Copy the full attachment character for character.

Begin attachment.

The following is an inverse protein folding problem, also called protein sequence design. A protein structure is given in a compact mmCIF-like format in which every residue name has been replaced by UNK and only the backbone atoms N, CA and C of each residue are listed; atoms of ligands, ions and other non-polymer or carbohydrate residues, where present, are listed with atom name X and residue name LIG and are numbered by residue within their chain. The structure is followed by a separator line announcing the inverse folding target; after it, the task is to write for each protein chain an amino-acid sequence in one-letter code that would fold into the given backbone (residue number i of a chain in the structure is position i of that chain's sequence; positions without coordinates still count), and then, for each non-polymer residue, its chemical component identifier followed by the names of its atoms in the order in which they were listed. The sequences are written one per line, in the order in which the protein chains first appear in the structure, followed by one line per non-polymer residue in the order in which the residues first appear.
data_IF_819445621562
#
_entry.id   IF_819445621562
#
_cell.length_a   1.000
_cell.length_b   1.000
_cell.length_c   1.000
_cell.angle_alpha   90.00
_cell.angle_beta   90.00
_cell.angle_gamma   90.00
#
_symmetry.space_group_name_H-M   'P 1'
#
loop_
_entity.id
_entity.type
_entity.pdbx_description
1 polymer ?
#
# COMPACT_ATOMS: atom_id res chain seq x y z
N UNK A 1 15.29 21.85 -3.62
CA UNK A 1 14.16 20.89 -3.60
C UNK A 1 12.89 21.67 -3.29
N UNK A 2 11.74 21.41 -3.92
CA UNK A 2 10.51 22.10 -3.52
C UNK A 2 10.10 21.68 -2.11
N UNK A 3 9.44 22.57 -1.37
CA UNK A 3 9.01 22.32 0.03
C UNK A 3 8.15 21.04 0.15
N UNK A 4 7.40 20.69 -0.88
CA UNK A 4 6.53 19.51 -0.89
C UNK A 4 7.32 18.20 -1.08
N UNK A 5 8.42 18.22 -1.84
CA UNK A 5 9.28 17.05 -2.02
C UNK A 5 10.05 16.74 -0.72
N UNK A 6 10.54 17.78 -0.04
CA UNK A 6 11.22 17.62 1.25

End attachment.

The following is an inverse protein folding problem, also called protein sequence design. A protein structure is given in a compact mmCIF-like format in which every residue name has been replaced by UNK and only the backbone atoms N, CA and C of each residue are listed; atoms of ligands, ions and other non-polymer or carbohydrate residues, where present, are listed with atom name X and residue name LIG and are numbered by residue within their chain. The structure is followed by a separator line announcing the inverse folding target; after it, the task is to write for each protein chain an amino-acid sequence in one-letter code that would fold into the given backbone (residue number i of a chain in the structure is position i of that chain's sequence; positions without coordinates still count), and then, for each non-polymer residue, its chemical component identifier followed by the names of its atoms in the order in which they were listed. The sequences are written one per line, in the order in which the protein chains first appear in the structure, followed by one line per non-polymer residue in the order in which the residues first appear.
data_IF_819445621562
#
_entry.id   IF_819445621562
#
_cell.length_a   1.000
_cell.length_b   1.000
_cell.length_c   1.000
_cell.angle_alpha   90.00
_cell.angle_beta   90.00
_cell.angle_gamma   90.00
#
_symmetry.space_group_name_H-M   'P 1'
#
loop_
_entity.id
_entity.type
_entity.pdbx_description
1 polymer ?
#
# COMPACT_ATOMS: atom_id res chain seq x y z
N UNK A 1 15.29 21.85 -3.62
CA UNK A 1 14.16 20.89 -3.60
C UNK A 1 12.89 21.67 -3.29
N UNK A 2 11.74 21.41 -3.92
CA UNK A 2 10.51 22.10 -3.52
C UNK A 2 10.10 21.68 -2.11
N UNK A 3 9.44 22.57 -1.37
CA UNK A 3 9.01 22.32 0.03
C UNK A 3 8.15 21.04 0.15
N UNK A 4 7.40 20.69 -0.88
CA UNK A 4 6.53 19.51 -0.89
C UNK A 4 7.32 18.20 -1.08
N UNK A 5 8.42 18.22 -1.84
CA UNK A 5 9.28 17.05 -2.02
C UNK A 5 10.05 16.74 -0.72
N UNK A 6 10.54 17.78 -0.04
CA UNK A 6 11.22 17.62 1.25